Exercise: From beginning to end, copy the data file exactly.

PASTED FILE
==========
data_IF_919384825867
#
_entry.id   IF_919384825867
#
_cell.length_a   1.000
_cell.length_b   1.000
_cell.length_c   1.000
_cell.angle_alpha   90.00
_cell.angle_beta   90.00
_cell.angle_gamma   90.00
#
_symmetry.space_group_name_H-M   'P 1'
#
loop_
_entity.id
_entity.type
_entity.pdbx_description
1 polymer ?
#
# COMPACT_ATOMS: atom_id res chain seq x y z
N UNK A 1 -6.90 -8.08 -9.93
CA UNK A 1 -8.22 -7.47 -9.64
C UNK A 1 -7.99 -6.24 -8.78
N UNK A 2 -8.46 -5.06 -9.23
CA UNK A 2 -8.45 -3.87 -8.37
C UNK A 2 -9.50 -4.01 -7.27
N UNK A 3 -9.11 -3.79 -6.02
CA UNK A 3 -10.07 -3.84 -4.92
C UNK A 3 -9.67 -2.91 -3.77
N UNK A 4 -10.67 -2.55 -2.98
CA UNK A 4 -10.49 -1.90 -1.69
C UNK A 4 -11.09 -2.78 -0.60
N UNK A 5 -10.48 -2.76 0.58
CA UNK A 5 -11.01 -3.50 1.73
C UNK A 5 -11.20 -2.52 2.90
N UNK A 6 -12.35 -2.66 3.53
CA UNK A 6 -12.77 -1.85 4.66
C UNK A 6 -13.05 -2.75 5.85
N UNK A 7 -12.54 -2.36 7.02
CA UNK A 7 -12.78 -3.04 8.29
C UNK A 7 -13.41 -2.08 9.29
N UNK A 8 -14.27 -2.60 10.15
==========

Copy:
data_IF_919384825867
#
_entry.id   IF_919384825867
#
_cell.length_a   1.000
_cell.length_b   1.000
_cell.length_c   1.000
_cell.angle_alpha   90.00
_cell.angle_beta   90.00
_cell.angle_gamma   90.00
#
_symmetry.space_group_name_H-M   'P 1'
#
loop_
_entity.id
_entity.type
_entity.pdbx_description
1 polymer ?
#
# COMPACT_ATOMS: atom_id res chain seq x y z
N UNK A 1 -6.90 -8.08 -9.93
CA UNK A 1 -8.22 -7.47 -9.64
C UNK A 1 -7.99 -6.24 -8.78
N UNK A 2 -8.46 -5.06 -9.23
CA UNK A 2 -8.45 -3.87 -8.37
C UNK A 2 -9.50 -4.01 -7.27
N UNK A 3 -9.11 -3.79 -6.02
CA UNK A 3 -10.07 -3.84 -4.92
C UNK A 3 -9.67 -2.91 -3.77
N UNK A 4 -10.67 -2.55 -2.98
CA UNK A 4 -10.49 -1.90 -1.69
C UNK A 4 -11.09 -2.78 -0.60
N UNK A 5 -10.48 -2.76 0.58
CA UNK A 5 -11.01 -3.50 1.73
C UNK A 5 -11.20 -2.52 2.90
N UNK A 6 -12.35 -2.66 3.53
CA UNK A 6 -12.77 -1.85 4.66
C UNK A 6 -13.05 -2.75 5.85
N UNK A 7 -12.54 -2.36 7.02
CA UNK A 7 -12.78 -3.04 8.29
C UNK A 7 -13.41 -2.08 9.29
N UNK A 8 -14.27 -2.60 10.15